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How-to-read a political cartoon

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A Case Where “Voluntarism” Seems To Have Failed

Artist: Claude Marquet
State Library of NSW

How has the cartoonist drawn Billy Hughes? What features has he chosen to highlight?

What other symbols are used? What do you think they mean?

Billy Hughes is sitting in a chair labelled Prime Minister. He is drawn with royal symbols used for coronations of the British monarch. He is wearing a crown, holding an orb and has his feet on the Stone of Destiny which is used today for the coronation of British monarchs. The orb is also labelled with the word ‘Dictator’.

What are the differences and similarities between a Monarch, a Dictator and a Prime Minister? Why has the cartoonist drawn Billy Hughes in all three of these roles?

On the wall behind Billy Hughes is an umbrella. Hughes was an umbrella salesman before becoming a politician. The umbrella is labelled conscription. What do you think this means?

Billy Hughes’s hand is raised. What do you think this symbolises?

The arms coming through the window represent Labor Party voters. One hand is holding a piece of paper. What is the other hand holding?

On the paper is a question for Billy Hughes ‘Will you resign, or …………’, what do you think goes in the blank?

Claude Marquet drew this cartoon in 1916. The cartoon refers to Billy Hughes’s political past. Billy Hughes was first elected to Federal Parliament in 1901 as a prominent Labor Party member after ten years as a Labor Mp in NSW. He became Prime Minister in October 1915, during the First World War.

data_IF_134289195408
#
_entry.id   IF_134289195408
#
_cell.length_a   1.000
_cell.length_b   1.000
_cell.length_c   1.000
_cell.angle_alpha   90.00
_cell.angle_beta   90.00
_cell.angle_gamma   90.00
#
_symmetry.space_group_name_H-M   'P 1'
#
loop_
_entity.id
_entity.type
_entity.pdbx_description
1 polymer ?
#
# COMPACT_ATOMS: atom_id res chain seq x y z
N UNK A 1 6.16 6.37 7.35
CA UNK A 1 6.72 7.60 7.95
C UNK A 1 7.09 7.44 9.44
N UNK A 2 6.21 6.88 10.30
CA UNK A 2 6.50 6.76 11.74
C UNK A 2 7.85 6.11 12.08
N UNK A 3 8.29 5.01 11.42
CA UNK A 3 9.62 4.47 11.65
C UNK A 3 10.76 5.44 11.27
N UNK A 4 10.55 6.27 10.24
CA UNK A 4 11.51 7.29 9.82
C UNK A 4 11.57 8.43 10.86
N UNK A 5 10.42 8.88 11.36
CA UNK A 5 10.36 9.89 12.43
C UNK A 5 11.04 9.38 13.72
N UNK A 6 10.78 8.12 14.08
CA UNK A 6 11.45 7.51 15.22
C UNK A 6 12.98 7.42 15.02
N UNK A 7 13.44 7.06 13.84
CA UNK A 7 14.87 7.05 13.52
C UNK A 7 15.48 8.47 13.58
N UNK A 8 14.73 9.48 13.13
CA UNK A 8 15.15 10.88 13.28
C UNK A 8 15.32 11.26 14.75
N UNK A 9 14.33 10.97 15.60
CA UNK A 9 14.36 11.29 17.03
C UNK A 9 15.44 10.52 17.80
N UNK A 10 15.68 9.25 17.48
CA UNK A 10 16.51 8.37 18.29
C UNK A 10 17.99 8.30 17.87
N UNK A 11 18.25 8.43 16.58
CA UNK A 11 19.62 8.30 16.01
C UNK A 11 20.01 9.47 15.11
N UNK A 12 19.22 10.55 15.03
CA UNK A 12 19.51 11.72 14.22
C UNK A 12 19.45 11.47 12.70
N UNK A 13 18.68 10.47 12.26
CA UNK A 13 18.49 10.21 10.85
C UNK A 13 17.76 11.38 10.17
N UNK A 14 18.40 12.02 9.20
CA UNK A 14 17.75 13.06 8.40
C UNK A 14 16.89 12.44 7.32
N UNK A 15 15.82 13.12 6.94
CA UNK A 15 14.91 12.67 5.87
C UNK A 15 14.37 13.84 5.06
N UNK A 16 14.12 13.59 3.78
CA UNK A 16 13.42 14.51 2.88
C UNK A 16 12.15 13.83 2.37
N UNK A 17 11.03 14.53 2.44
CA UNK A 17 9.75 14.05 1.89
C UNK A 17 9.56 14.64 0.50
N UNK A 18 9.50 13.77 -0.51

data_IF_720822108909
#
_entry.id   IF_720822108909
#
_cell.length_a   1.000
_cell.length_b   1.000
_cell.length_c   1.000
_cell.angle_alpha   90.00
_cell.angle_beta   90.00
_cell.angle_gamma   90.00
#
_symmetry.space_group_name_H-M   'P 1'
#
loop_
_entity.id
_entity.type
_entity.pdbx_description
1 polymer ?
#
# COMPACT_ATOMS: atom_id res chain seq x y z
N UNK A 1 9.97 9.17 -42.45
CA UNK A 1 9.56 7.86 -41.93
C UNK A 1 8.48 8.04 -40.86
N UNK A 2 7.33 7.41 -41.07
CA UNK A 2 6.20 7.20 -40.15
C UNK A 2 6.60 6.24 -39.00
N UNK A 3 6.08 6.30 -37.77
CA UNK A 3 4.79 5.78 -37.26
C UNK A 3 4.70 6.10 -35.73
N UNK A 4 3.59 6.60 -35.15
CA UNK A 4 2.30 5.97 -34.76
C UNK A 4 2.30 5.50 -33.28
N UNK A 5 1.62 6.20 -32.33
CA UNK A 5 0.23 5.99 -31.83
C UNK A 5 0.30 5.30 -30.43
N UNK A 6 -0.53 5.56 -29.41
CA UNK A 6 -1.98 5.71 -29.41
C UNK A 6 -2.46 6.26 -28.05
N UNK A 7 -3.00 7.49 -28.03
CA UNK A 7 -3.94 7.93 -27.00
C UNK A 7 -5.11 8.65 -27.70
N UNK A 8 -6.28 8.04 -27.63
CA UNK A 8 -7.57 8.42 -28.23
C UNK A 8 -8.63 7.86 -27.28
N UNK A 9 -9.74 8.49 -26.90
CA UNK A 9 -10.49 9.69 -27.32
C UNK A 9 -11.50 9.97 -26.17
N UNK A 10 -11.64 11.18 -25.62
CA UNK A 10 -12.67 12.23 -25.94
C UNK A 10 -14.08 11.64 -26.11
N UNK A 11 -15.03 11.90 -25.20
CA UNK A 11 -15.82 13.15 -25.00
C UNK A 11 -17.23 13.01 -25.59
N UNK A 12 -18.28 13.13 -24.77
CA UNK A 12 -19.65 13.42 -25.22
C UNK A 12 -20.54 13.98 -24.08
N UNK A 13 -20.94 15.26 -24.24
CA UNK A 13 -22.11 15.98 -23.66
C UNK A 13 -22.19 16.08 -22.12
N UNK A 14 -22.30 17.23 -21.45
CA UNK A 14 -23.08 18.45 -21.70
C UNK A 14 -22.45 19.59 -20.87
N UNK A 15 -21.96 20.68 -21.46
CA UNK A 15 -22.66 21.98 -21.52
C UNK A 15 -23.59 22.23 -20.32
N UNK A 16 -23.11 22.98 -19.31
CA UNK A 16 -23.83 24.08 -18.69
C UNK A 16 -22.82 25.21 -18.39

Billy Hughes implemented many proposals that were unpopular with Labor Party supporters including the War Precautions Act and Conscription. The War Precautions Act gave Federal Parliament greater jurisdiction for the duration of the war. Regulations could be drawn up by the relevant minister and signed by the Governor-General without passing through Federal Parliament. This Act was used by Hughes to control people’s lives in new ways. For example, leading up to the referenda on conscription, a regulation that banned statements likely to prejudice recruiting was used to hamper the anti-conscription campaign.

In the cartoon the ‘Labor Electorate’ asks ‘Will you resign, or …………? Hughes’s attitude to conscription caused a huge split in the Labor Party. In November 1916 he and 24 other members walked out of a Labor Party. The remaining 43 passed a motion of no confidence in his leadership. This meant the majority no longer supported him as the leader of their party.

The caption is ‘A case where volunteerism seems to have failed’. How does this relate to Billy Hughes and conscription?